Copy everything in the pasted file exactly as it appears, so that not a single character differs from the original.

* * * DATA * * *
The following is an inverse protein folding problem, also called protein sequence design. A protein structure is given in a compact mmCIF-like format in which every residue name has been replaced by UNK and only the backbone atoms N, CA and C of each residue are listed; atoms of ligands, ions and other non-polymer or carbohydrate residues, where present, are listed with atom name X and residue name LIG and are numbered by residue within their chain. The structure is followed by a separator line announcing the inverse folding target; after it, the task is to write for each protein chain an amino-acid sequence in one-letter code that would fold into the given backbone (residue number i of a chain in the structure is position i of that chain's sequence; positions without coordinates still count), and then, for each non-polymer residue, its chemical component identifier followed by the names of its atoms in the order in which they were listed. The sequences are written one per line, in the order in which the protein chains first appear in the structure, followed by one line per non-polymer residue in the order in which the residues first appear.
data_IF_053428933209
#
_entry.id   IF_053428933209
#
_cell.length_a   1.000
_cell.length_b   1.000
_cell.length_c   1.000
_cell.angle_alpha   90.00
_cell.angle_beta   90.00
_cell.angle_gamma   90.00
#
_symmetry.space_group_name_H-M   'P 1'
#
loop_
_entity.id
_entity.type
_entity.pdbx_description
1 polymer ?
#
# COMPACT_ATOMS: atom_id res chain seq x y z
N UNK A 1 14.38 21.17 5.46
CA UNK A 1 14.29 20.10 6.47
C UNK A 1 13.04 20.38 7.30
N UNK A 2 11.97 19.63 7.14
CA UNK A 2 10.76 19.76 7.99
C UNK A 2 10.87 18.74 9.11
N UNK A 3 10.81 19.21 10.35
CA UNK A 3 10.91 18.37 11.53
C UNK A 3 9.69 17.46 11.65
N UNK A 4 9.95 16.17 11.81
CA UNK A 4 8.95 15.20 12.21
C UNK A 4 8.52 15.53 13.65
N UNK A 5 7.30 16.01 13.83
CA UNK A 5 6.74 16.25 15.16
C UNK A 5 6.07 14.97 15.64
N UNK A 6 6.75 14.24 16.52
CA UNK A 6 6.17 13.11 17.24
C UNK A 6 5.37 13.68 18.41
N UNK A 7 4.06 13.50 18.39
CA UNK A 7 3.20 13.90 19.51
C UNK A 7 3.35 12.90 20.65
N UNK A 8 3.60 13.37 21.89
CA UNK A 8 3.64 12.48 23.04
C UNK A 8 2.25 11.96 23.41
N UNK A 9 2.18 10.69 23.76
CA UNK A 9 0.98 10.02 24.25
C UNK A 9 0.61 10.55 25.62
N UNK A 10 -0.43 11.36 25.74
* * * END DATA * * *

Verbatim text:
The following is an inverse protein folding problem, also called protein sequence design. A protein structure is given in a compact mmCIF-like format in which every residue name has been replaced by UNK and only the backbone atoms N, CA and C of each residue are listed; atoms of ligands, ions and other non-polymer or carbohydrate residues, where present, are listed with atom name X and residue name LIG and are numbered by residue within their chain. The structure is followed by a separator line announcing the inverse folding target; after it, the task is to write for each protein chain an amino-acid sequence in one-letter code that would fold into the given backbone (residue number i of a chain in the structure is position i of that chain's sequence; positions without coordinates still count), and then, for each non-polymer residue, its chemical component identifier followed by the names of its atoms in the order in which they were listed. The sequences are written one per line, in the order in which the protein chains first appear in the structure, followed by one line per non-polymer residue in the order in which the residues first appear.
data_IF_053428933209
#
_entry.id   IF_053428933209
#
_cell.length_a   1.000
_cell.length_b   1.000
_cell.length_c   1.000
_cell.angle_alpha   90.00
_cell.angle_beta   90.00
_cell.angle_gamma   90.00
#
_symmetry.space_group_name_H-M   'P 1'
#
loop_
_entity.id
_entity.type
_entity.pdbx_description
1 polymer ?
#
# COMPACT_ATOMS: atom_id res chain seq x y z
N UNK A 1 14.38 21.17 5.46
CA UNK A 1 14.29 20.10 6.47
C UNK A 1 13.04 20.38 7.30
N UNK A 2 11.97 19.63 7.14
CA UNK A 2 10.76 19.76 7.99
C UNK A 2 10.87 18.74 9.11
N UNK A 3 10.81 19.21 10.35
CA UNK A 3 10.91 18.37 11.53
C UNK A 3 9.69 17.46 11.65
N UNK A 4 9.95 16.17 11.81
CA UNK A 4 8.95 15.20 12.21
C UNK A 4 8.52 15.53 13.65
N UNK A 5 7.30 16.01 13.83
CA UNK A 5 6.74 16.25 15.16
C UNK A 5 6.07 14.97 15.64
N UNK A 6 6.75 14.24 16.52
CA UNK A 6 6.17 13.11 17.24
C UNK A 6 5.37 13.68 18.41
N UNK A 7 4.06 13.50 18.39
CA UNK A 7 3.20 13.90 19.51
C UNK A 7 3.35 12.90 20.65
N UNK A 8 3.60 13.37 21.89
CA UNK A 8 3.64 12.48 23.04
C UNK A 8 2.25 11.96 23.41
N UNK A 9 2.18 10.69 23.76
CA UNK A 9 0.98 10.02 24.25
C UNK A 9 0.61 10.55 25.62
N UNK A 10 -0.43 11.36 25.74